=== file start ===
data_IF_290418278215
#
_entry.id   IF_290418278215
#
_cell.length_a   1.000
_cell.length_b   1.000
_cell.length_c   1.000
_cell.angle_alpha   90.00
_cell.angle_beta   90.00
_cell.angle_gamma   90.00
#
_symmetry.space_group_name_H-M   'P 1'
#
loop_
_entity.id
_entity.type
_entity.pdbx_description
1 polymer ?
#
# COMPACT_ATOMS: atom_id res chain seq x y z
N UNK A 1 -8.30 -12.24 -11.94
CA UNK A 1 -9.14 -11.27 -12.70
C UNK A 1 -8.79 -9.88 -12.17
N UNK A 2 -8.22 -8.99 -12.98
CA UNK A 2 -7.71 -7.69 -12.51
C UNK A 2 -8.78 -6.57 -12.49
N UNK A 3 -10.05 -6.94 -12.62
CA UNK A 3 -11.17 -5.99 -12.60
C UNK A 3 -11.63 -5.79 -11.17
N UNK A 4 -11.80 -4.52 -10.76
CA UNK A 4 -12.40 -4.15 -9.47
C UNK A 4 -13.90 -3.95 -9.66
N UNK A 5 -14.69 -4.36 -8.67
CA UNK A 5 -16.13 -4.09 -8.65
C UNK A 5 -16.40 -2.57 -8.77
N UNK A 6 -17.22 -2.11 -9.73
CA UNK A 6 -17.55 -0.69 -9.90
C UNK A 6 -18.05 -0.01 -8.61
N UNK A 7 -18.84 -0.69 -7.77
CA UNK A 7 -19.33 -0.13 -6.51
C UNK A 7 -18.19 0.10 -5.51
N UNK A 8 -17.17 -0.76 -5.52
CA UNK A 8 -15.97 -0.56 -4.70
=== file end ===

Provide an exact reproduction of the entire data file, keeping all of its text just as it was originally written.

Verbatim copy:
data_IF_290418278215
#
_entry.id   IF_290418278215
#
_cell.length_a   1.000
_cell.length_b   1.000
_cell.length_c   1.000
_cell.angle_alpha   90.00
_cell.angle_beta   90.00
_cell.angle_gamma   90.00
#
_symmetry.space_group_name_H-M   'P 1'
#
loop_
_entity.id
_entity.type
_entity.pdbx_description
1 polymer ?
#
# COMPACT_ATOMS: atom_id res chain seq x y z
N UNK A 1 -8.30 -12.24 -11.94
CA UNK A 1 -9.14 -11.27 -12.70
C UNK A 1 -8.79 -9.88 -12.17
N UNK A 2 -8.22 -8.99 -12.98
CA UNK A 2 -7.71 -7.69 -12.51
C UNK A 2 -8.78 -6.57 -12.49
N UNK A 3 -10.05 -6.94 -12.62
CA UNK A 3 -11.17 -5.99 -12.60
C UNK A 3 -11.63 -5.79 -11.17
N UNK A 4 -11.80 -4.52 -10.76
CA UNK A 4 -12.40 -4.15 -9.47
C UNK A 4 -13.90 -3.95 -9.66
N UNK A 5 -14.69 -4.36 -8.67
CA UNK A 5 -16.13 -4.09 -8.65
C UNK A 5 -16.40 -2.57 -8.77
N UNK A 6 -17.22 -2.11 -9.73
CA UNK A 6 -17.55 -0.69 -9.90
C UNK A 6 -18.05 -0.01 -8.61
N UNK A 7 -18.84 -0.69 -7.77
CA UNK A 7 -19.33 -0.13 -6.51
C UNK A 7 -18.19 0.10 -5.51
N UNK A 8 -17.17 -0.76 -5.52
CA UNK A 8 -15.97 -0.56 -4.70